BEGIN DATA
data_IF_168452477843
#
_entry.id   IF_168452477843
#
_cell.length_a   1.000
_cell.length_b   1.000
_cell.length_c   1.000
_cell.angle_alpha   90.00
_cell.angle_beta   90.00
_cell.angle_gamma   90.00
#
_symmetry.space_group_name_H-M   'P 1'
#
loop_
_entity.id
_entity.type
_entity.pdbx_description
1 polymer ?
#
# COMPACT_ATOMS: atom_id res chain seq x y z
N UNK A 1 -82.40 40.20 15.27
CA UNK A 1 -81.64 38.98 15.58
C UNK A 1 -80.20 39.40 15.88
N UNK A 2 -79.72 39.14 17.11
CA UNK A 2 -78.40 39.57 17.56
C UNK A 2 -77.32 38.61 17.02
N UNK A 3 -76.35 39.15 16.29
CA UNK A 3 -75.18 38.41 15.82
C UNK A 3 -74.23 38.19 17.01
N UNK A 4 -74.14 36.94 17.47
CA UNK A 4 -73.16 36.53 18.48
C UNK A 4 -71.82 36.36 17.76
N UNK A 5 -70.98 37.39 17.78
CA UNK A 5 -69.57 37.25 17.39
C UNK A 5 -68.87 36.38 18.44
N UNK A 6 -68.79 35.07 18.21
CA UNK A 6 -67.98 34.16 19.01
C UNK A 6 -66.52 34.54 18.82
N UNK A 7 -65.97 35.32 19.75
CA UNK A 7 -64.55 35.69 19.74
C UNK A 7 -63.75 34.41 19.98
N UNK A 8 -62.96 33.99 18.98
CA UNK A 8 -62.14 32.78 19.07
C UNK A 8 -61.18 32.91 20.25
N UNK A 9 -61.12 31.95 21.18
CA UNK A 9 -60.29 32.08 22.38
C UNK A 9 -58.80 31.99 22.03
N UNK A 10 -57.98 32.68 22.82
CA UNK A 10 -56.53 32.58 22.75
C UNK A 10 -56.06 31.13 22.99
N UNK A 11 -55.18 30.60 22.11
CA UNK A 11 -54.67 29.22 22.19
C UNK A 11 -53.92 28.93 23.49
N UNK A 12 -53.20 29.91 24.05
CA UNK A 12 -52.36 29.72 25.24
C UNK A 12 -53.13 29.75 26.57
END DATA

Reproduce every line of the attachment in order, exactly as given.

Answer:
data_IF_168452477843
#
_entry.id   IF_168452477843
#
_cell.length_a   1.000
_cell.length_b   1.000
_cell.length_c   1.000
_cell.angle_alpha   90.00
_cell.angle_beta   90.00
_cell.angle_gamma   90.00
#
_symmetry.space_group_name_H-M   'P 1'
#
loop_
_entity.id
_entity.type
_entity.pdbx_description
1 polymer ?
#
# COMPACT_ATOMS: atom_id res chain seq x y z
N UNK A 1 -82.40 40.20 15.27
CA UNK A 1 -81.64 38.98 15.58
C UNK A 1 -80.20 39.40 15.88
N UNK A 2 -79.72 39.14 17.11
CA UNK A 2 -78.40 39.57 17.56
C UNK A 2 -77.32 38.61 17.02
N UNK A 3 -76.35 39.15 16.29
CA UNK A 3 -75.18 38.41 15.82
C UNK A 3 -74.23 38.19 17.01
N UNK A 4 -74.14 36.94 17.47
CA UNK A 4 -73.16 36.53 18.48
C UNK A 4 -71.82 36.36 17.76
N UNK A 5 -70.98 37.39 17.78
CA UNK A 5 -69.57 37.25 17.39
C UNK A 5 -68.87 36.38 18.44
N UNK A 6 -68.79 35.07 18.21
CA UNK A 6 -67.98 34.16 19.01
C UNK A 6 -66.52 34.54 18.82
N UNK A 7 -65.97 35.32 19.75
CA UNK A 7 -64.55 35.69 19.74
C UNK A 7 -63.75 34.41 19.98
N UNK A 8 -62.96 33.99 18.98
CA UNK A 8 -62.14 32.78 19.07
C UNK A 8 -61.18 32.91 20.25
N UNK A 9 -61.12 31.95 21.18
CA UNK A 9 -60.29 32.08 22.38
C UNK A 9 -58.80 31.99 22.03
N UNK A 10 -57.98 32.68 22.82
CA UNK A 10 -56.53 32.58 22.75
C UNK A 10 -56.06 31.13 22.99
N UNK A 11 -55.18 30.60 22.11
CA UNK A 11 -54.67 29.22 22.19
C UNK A 11 -53.92 28.93 23.49
N UNK A 12 -53.20 29.91 24.05
CA UNK A 12 -52.36 29.72 25.24
C UNK A 12 -53.13 29.75 26.57